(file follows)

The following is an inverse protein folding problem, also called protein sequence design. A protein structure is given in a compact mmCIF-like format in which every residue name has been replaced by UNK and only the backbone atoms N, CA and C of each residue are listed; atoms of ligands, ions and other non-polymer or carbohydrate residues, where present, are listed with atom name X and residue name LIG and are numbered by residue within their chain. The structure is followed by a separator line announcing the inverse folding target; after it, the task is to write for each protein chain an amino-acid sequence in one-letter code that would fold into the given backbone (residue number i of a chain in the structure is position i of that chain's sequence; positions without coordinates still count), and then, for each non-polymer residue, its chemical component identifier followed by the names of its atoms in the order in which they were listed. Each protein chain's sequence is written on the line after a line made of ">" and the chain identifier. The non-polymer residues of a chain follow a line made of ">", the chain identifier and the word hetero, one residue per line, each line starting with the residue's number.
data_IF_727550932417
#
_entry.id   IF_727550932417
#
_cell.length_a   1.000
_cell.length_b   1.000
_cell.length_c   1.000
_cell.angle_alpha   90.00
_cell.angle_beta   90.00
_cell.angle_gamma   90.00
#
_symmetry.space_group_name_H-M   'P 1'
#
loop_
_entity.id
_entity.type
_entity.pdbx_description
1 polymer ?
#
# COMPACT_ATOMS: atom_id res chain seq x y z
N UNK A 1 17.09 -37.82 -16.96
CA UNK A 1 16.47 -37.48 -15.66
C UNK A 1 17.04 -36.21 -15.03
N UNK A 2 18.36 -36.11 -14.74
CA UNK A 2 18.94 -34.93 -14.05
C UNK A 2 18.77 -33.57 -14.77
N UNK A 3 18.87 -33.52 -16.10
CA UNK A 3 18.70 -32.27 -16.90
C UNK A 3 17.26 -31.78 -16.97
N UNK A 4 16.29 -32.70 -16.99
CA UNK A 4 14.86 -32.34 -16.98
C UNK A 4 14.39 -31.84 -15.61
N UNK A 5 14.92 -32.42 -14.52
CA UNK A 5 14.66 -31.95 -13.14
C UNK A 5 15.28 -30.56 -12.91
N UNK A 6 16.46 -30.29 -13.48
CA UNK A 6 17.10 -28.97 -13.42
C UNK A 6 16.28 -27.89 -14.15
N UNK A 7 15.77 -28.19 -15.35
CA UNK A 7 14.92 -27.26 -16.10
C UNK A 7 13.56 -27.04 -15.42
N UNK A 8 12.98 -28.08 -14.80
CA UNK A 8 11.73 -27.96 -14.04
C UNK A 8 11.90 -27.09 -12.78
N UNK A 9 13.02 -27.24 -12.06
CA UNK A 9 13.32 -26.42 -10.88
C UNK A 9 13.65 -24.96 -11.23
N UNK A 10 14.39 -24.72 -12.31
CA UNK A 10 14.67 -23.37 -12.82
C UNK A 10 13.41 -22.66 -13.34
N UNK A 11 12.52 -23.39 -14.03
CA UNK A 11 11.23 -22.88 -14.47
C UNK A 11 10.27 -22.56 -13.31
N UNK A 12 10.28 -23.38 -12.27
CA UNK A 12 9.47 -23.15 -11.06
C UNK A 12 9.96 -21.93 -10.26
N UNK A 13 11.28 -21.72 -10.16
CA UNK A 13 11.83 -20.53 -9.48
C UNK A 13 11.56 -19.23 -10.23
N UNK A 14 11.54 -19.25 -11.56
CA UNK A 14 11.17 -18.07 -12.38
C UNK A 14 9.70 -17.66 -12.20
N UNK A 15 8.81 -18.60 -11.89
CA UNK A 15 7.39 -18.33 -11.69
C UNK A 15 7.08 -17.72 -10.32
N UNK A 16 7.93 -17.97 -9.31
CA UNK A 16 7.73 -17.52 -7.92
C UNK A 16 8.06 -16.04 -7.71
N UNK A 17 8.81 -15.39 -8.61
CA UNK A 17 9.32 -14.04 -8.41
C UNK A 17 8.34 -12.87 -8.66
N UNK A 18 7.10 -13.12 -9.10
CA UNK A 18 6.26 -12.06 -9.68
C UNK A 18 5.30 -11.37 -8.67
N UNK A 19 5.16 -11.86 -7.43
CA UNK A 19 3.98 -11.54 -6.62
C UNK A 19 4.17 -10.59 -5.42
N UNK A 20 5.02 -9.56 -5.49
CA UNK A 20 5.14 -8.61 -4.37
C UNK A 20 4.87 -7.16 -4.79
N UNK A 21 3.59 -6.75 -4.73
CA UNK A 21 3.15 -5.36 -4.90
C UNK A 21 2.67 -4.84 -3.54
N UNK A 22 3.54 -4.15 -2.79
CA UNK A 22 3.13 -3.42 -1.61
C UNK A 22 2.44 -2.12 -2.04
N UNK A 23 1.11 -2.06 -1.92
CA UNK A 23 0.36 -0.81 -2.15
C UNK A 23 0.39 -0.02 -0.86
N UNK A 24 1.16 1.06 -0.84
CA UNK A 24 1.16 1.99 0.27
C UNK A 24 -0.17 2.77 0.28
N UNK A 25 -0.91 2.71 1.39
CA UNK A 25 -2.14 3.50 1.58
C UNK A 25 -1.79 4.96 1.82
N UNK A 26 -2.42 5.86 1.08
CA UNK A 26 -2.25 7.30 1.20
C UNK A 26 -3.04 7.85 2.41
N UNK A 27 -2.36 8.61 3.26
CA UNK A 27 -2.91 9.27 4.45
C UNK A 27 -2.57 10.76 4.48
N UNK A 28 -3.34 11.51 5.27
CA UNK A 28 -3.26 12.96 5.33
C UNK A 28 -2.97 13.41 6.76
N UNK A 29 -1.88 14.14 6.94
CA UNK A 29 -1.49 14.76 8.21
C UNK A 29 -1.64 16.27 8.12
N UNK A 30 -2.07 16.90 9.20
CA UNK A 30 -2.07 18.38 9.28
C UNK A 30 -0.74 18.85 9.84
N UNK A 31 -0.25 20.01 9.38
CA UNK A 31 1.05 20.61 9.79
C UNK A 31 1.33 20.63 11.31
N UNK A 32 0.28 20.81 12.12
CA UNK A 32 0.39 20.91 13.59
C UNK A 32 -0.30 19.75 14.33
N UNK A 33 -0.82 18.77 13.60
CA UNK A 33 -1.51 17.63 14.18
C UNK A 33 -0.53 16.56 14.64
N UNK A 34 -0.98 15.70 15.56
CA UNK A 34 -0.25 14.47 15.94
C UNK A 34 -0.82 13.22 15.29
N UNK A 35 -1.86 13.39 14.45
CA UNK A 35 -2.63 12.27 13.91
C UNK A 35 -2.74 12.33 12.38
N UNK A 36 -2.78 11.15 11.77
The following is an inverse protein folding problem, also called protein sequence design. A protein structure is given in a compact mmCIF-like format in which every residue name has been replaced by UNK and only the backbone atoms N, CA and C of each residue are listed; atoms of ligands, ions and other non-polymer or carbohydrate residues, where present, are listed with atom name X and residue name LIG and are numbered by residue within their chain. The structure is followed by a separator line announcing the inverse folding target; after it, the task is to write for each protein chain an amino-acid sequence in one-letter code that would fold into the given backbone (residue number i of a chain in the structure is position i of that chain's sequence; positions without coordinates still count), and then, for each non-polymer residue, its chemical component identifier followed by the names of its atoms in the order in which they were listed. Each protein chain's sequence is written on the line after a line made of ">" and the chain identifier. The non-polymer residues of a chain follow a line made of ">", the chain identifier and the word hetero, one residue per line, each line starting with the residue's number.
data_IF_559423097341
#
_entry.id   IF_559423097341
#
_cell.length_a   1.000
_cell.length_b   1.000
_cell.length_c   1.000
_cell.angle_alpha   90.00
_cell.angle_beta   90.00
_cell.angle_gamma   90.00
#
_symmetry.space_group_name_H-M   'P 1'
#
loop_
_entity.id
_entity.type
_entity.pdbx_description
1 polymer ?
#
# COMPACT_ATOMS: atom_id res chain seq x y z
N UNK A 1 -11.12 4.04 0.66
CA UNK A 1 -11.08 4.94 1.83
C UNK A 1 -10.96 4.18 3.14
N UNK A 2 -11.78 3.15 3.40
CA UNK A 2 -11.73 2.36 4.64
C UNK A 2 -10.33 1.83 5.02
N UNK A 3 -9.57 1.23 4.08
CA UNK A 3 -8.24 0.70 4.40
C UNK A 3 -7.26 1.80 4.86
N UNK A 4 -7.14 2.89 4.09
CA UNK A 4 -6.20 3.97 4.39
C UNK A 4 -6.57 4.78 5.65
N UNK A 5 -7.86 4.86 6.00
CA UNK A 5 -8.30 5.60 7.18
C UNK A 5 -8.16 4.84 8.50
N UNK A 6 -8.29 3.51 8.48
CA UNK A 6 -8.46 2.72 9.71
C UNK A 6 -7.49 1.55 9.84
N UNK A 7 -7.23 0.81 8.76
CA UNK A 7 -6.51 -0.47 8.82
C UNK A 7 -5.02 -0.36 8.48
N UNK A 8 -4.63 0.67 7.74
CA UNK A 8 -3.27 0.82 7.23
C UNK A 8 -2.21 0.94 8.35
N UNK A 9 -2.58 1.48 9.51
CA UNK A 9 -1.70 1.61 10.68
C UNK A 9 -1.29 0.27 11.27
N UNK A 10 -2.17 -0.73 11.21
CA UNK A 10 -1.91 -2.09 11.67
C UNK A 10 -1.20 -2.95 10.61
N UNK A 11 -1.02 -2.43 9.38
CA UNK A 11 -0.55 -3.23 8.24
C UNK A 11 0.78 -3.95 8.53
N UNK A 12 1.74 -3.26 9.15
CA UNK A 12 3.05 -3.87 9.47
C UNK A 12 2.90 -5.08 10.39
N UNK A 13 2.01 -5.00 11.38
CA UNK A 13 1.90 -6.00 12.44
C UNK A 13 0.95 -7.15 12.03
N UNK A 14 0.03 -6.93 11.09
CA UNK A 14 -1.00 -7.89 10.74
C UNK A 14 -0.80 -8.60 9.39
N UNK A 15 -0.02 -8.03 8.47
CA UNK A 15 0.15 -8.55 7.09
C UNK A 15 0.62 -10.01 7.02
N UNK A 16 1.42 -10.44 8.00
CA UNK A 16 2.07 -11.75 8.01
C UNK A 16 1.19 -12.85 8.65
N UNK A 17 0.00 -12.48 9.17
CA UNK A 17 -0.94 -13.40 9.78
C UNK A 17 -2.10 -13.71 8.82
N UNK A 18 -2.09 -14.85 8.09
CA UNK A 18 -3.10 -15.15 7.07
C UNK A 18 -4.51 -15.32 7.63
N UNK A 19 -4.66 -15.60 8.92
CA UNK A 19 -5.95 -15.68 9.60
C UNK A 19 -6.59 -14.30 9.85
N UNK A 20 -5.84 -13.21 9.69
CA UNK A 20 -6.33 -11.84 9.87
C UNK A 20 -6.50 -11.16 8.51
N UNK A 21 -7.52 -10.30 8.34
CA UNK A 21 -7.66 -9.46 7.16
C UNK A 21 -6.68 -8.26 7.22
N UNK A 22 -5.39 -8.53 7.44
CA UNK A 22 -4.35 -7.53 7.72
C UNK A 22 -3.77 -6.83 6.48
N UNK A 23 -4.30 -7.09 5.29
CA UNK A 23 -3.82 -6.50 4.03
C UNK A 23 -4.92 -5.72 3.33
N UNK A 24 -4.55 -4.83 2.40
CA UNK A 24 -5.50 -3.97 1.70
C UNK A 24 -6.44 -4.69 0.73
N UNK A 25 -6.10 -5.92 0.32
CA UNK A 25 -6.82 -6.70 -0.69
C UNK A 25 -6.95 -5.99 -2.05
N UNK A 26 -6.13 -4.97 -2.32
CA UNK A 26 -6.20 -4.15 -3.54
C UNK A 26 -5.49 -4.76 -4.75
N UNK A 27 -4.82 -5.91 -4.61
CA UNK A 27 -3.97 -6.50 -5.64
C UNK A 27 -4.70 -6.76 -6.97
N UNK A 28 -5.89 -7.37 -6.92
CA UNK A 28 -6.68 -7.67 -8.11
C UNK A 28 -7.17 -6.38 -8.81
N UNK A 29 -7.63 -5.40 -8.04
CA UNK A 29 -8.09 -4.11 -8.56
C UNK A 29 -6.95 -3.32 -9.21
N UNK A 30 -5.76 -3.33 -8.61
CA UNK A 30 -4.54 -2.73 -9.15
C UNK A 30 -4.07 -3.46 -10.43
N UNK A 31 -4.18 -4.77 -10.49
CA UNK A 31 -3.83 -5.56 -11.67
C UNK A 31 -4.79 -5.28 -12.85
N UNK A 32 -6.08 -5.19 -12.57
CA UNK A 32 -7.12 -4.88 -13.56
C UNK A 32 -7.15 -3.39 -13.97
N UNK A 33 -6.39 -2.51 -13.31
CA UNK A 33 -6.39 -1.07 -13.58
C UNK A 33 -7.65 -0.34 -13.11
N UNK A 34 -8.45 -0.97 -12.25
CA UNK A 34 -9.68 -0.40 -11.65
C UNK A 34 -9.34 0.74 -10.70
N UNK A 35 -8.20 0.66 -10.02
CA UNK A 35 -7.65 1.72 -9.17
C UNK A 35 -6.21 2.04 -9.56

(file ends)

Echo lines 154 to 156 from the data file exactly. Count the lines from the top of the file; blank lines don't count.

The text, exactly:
C UNK A 2 -10.33 1.83 5.02
N UNK A 3 -9.57 1.23 4.08
CA UNK A 3 -8.24 0.70 4.40